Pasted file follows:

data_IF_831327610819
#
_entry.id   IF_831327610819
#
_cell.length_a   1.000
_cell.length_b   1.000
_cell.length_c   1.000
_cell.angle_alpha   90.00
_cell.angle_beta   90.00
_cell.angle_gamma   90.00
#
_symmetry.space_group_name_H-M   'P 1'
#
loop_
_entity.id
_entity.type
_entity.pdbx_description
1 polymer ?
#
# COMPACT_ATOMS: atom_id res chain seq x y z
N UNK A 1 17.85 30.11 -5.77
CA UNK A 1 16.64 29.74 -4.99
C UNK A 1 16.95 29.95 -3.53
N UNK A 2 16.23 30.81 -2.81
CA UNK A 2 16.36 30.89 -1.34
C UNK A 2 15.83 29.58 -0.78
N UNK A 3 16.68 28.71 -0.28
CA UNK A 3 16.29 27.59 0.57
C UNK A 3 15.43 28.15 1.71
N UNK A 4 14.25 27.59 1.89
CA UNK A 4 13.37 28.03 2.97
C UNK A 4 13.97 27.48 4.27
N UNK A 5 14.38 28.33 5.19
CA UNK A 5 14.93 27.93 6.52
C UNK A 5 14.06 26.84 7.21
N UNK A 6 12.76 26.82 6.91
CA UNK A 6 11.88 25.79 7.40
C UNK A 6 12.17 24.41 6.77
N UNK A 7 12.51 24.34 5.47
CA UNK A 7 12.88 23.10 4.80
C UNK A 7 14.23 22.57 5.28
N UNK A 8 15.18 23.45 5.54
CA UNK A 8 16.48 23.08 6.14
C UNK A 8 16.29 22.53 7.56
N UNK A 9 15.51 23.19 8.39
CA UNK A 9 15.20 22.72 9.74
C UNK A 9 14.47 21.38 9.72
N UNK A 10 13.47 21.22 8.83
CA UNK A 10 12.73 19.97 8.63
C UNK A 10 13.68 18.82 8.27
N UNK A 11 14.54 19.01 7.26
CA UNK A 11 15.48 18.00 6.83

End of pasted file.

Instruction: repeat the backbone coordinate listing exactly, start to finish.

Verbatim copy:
data_IF_831327610819
#
_entry.id   IF_831327610819
#
_cell.length_a   1.000
_cell.length_b   1.000
_cell.length_c   1.000
_cell.angle_alpha   90.00
_cell.angle_beta   90.00
_cell.angle_gamma   90.00
#
_symmetry.space_group_name_H-M   'P 1'
#
loop_
_entity.id
_entity.type
_entity.pdbx_description
1 polymer ?
#
# COMPACT_ATOMS: atom_id res chain seq x y z
N UNK A 1 17.85 30.11 -5.77
CA UNK A 1 16.64 29.74 -4.99
C UNK A 1 16.95 29.95 -3.53
N UNK A 2 16.23 30.81 -2.81
CA UNK A 2 16.36 30.89 -1.34
C UNK A 2 15.83 29.58 -0.78
N UNK A 3 16.68 28.71 -0.28
CA UNK A 3 16.29 27.59 0.57
C UNK A 3 15.43 28.15 1.71
N UNK A 4 14.25 27.59 1.89
CA UNK A 4 13.37 28.03 2.97
C UNK A 4 13.97 27.48 4.27
N UNK A 5 14.38 28.33 5.19
CA UNK A 5 14.93 27.93 6.52
C UNK A 5 14.06 26.84 7.21
N UNK A 6 12.76 26.82 6.91
CA UNK A 6 11.88 25.79 7.40
C UNK A 6 12.17 24.41 6.77
N UNK A 7 12.51 24.34 5.47
CA UNK A 7 12.88 23.10 4.80
C UNK A 7 14.23 22.57 5.28
N UNK A 8 15.18 23.45 5.54
CA UNK A 8 16.48 23.08 6.14
C UNK A 8 16.29 22.53 7.56
N UNK A 9 15.51 23.19 8.39
CA UNK A 9 15.20 22.72 9.74
C UNK A 9 14.47 21.38 9.72
N UNK A 10 13.47 21.22 8.83
CA UNK A 10 12.73 19.97 8.63
C UNK A 10 13.68 18.82 8.27
N UNK A 11 14.54 19.01 7.26
CA UNK A 11 15.48 18.00 6.83